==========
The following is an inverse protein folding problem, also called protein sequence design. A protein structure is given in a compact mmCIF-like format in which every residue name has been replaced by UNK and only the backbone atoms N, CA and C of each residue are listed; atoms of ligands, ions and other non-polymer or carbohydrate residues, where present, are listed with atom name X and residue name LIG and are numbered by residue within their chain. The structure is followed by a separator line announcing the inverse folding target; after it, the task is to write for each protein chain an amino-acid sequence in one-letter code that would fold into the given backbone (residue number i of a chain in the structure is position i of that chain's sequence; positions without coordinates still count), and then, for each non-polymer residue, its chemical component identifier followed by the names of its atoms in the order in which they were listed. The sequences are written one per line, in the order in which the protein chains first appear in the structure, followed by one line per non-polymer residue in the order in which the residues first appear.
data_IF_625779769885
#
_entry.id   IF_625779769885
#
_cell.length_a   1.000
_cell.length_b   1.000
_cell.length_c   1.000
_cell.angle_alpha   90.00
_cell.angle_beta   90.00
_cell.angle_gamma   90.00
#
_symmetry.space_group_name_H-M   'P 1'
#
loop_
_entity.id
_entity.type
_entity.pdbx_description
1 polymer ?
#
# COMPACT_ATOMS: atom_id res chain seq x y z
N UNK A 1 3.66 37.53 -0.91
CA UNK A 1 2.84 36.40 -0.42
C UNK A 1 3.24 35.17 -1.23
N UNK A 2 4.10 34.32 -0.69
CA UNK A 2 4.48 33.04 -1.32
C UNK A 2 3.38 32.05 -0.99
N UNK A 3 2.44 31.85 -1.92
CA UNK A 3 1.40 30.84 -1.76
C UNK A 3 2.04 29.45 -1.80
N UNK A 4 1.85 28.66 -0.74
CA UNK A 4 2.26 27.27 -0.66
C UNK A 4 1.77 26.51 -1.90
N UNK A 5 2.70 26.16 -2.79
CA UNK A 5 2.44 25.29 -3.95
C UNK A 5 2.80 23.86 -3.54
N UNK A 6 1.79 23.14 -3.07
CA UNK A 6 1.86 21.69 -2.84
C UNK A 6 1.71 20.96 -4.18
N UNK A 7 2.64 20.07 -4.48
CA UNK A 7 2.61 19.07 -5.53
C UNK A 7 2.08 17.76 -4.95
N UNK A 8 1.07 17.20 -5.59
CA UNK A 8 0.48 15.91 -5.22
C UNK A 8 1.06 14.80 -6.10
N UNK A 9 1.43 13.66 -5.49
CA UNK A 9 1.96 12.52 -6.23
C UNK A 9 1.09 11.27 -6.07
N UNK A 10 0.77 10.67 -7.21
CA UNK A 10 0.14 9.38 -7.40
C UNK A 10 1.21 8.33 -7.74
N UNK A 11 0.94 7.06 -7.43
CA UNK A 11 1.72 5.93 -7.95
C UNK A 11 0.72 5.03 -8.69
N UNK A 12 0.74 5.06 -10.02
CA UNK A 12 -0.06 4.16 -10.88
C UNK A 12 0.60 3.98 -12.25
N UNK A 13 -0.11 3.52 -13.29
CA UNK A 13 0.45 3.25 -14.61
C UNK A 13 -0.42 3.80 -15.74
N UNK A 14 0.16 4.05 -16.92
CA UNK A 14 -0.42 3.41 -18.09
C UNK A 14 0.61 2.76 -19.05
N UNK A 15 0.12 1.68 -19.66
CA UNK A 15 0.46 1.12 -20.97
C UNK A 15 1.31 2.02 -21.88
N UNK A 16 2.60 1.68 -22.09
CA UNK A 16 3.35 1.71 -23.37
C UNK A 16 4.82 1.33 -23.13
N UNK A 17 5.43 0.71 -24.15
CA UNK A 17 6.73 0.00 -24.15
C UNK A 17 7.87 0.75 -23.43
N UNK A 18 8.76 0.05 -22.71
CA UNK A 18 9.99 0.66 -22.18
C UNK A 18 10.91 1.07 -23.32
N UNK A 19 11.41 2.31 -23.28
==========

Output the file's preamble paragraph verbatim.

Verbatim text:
The following is an inverse protein folding problem, also called protein sequence design. A protein structure is given in a compact mmCIF-like format in which every residue name has been replaced by UNK and only the backbone atoms N, CA and C of each residue are listed; atoms of ligands, ions and other non-polymer or carbohydrate residues, where present, are listed with atom name X and residue name LIG and are numbered by residue within their chain. The structure is followed by a separator line announcing the inverse folding target; after it, the task is to write for each protein chain an amino-acid sequence in one-letter code that would fold into the given backbone (residue number i of a chain in the structure is position i of that chain's sequence; positions without coordinates still count), and then, for each non-polymer residue, its chemical component identifier followed by the names of its atoms in the order in which they were listed. The sequences are written one per line, in the order in which the protein chains first appear in the structure, followed by one line per non-polymer residue in the order in which the residues first appear.